Otherwise, Mickle does a good job of creating the period details to make us feel like we're in 1988 or 1997. The action sequences are also fairly well done. The signature sequence is a pretty incredible van crash, involving flying pigs. It's gross, scary and pretty thrilling. Unfortunately, the ending undermines those thrilling moments.

Spoiler alert! Spoiler alert! Spoiler alert!

Tommy learns the serial killer is his granddaughter. She's a young black girl born in 2015 or specifically she's of mixed race. Tommy is white but his son-in-law is black. The reason she's traveling back in time to murder people is because of a terrorist attack that happens in 2024. Apparently, it's a massive attack, possibly nuclear. Decades later, a scientist who ironically is either Middle Eastern in heritage or Southeast Asian in heritage develops the technology to time travel. That scientist sends Tommy's granddaughter back in time to kill the people who they believe are responsible for the terrorist attack. Yet, they're killing not the people who physically perpetrated or implemented the attack. They're killing the people who inspired, nurtured or furthered the ideas of the terrorists.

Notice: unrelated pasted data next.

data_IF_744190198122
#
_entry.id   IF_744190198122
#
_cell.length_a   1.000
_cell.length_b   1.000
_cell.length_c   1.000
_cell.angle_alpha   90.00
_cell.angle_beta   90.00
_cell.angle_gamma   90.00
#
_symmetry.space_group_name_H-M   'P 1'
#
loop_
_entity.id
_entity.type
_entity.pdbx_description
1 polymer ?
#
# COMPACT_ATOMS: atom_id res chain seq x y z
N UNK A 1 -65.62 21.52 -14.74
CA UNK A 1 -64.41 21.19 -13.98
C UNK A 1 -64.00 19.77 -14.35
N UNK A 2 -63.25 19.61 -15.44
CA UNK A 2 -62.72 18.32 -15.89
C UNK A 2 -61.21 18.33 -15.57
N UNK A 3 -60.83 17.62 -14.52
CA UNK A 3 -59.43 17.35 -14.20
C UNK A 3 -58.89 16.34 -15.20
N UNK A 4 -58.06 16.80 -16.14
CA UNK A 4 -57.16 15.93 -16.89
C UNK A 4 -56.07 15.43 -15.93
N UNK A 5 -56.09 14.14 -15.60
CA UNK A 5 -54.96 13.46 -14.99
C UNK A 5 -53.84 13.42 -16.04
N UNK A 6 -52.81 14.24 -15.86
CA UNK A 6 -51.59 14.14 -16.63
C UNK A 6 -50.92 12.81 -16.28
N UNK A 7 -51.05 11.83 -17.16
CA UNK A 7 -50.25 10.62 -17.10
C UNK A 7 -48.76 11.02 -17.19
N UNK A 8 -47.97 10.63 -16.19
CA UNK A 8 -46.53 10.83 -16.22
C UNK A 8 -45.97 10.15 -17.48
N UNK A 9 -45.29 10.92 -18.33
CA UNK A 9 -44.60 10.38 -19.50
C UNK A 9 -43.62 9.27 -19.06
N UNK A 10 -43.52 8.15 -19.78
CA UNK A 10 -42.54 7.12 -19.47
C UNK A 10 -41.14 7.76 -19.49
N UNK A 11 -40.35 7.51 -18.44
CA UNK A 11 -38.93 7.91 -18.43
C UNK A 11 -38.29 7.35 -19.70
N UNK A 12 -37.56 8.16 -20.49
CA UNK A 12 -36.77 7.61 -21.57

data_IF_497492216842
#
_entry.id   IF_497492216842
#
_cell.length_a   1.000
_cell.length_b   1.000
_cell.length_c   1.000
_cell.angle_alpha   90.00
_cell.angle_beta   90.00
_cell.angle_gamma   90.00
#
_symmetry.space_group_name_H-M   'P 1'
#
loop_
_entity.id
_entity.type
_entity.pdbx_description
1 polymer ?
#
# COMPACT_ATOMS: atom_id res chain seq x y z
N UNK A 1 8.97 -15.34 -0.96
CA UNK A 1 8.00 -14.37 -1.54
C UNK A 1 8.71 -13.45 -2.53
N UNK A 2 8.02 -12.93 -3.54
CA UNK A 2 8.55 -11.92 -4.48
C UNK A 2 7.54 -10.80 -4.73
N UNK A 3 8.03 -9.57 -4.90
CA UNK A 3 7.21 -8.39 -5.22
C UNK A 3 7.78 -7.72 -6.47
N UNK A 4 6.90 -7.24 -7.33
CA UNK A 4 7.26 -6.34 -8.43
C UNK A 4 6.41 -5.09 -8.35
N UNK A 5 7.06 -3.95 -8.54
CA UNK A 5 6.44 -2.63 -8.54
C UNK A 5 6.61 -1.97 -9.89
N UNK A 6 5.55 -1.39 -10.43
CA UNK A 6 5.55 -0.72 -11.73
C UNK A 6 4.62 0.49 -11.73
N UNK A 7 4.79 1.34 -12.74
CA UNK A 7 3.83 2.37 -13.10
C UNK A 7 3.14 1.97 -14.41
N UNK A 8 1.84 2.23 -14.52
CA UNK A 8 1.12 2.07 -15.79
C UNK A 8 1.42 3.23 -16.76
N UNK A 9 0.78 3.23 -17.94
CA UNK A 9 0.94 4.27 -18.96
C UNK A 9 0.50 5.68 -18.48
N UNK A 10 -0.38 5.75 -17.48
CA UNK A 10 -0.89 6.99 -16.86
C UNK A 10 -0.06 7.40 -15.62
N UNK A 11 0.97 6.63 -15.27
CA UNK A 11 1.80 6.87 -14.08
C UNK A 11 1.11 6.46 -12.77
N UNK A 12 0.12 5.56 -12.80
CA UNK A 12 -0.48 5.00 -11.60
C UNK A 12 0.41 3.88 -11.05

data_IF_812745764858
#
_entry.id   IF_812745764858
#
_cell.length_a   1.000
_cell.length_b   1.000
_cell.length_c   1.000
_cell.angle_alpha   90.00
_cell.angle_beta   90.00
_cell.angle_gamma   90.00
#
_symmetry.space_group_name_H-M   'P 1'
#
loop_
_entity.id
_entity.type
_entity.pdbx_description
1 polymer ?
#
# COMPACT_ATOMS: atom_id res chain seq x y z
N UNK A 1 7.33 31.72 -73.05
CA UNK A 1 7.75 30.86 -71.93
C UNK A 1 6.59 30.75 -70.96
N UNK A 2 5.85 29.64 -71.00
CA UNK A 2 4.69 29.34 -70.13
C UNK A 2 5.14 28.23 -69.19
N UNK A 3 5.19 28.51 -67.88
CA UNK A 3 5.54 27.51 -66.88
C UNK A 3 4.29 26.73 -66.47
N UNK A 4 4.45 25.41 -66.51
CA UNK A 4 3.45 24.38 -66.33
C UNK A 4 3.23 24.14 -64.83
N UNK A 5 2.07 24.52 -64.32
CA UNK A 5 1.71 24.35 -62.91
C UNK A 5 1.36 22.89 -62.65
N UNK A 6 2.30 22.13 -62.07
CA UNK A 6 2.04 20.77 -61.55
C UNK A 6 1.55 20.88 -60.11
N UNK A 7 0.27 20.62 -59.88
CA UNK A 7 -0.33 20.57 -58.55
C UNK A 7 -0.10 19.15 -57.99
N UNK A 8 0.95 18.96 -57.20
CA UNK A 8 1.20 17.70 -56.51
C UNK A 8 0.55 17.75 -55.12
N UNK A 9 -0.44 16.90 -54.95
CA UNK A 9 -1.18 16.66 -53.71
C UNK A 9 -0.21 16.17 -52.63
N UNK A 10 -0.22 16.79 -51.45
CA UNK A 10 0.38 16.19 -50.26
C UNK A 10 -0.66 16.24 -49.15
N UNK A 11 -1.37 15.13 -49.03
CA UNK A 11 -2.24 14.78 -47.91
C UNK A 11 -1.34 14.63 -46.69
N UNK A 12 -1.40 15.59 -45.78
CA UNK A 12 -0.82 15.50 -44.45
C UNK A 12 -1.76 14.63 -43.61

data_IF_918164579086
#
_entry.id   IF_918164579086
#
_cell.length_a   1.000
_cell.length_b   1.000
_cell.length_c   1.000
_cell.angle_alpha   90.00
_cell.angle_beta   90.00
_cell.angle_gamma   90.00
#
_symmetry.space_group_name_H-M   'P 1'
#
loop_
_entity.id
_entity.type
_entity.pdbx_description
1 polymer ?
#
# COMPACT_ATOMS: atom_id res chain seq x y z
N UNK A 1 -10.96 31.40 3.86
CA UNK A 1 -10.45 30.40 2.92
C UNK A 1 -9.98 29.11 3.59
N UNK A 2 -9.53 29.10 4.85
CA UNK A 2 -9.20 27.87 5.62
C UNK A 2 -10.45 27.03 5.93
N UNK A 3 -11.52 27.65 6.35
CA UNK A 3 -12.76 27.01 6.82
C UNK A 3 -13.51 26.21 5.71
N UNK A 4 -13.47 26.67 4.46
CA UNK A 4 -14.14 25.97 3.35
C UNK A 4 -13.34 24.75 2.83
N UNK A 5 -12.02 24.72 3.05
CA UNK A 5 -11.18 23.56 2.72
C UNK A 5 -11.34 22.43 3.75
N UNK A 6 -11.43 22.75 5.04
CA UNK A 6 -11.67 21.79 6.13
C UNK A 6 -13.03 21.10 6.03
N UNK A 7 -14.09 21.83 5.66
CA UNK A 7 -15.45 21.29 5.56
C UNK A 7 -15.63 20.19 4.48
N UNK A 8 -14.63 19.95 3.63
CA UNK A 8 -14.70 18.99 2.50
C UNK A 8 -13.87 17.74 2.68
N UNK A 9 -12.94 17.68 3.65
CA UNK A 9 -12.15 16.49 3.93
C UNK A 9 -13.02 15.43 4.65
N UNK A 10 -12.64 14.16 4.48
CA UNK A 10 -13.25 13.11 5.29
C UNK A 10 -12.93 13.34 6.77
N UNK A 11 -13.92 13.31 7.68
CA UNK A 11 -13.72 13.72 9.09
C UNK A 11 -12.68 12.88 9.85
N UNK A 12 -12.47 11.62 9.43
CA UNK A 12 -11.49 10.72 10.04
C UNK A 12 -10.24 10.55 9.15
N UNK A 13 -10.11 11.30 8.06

This is where the film goes off the rails and is reprehensible. The terrorists are coded as being white nationalists and possible white supremacists. The problem is that the film is advocating something that was disputed in Steven Spielberg's Minority Report (2002). That film is about arresting people and putting them into prison for crimes that they haven't committed but were thinking about committing. This film goes even further and says people should be killed for not only thinking about committing crimes but inspiring others to think about committing crimes.

When Tommy learns the truth about what his granddaughter is doing, he argues that there has to be another way of stopping the terrorist attack other than murdering what are technically innocent people. Yet, the film advocates that these people should be killed and that's morally reprehensible. It would be like being on the side of the robots in The Terminator (1984) and Terminator 2: Judgment Day (1991). The TV series Lost (2004) also dealt with this idea, but even that series argued that going back in time and killing Hitler as a youth before he could commit horrible atrocities is wrong. Yet, this film advocates not only killing Hitler but killing all the people who inspired him, which again is reprehensible and I can't believe it advocates such reprehensible stuff. It would be one thing if the movie shows us who those people actually were and how they inspired the eventual attacks, but we don't even get a clue as to who they are.

Rated TV-MA.
Running Time: 1 hr. and 55 mins.

Available on Netflix.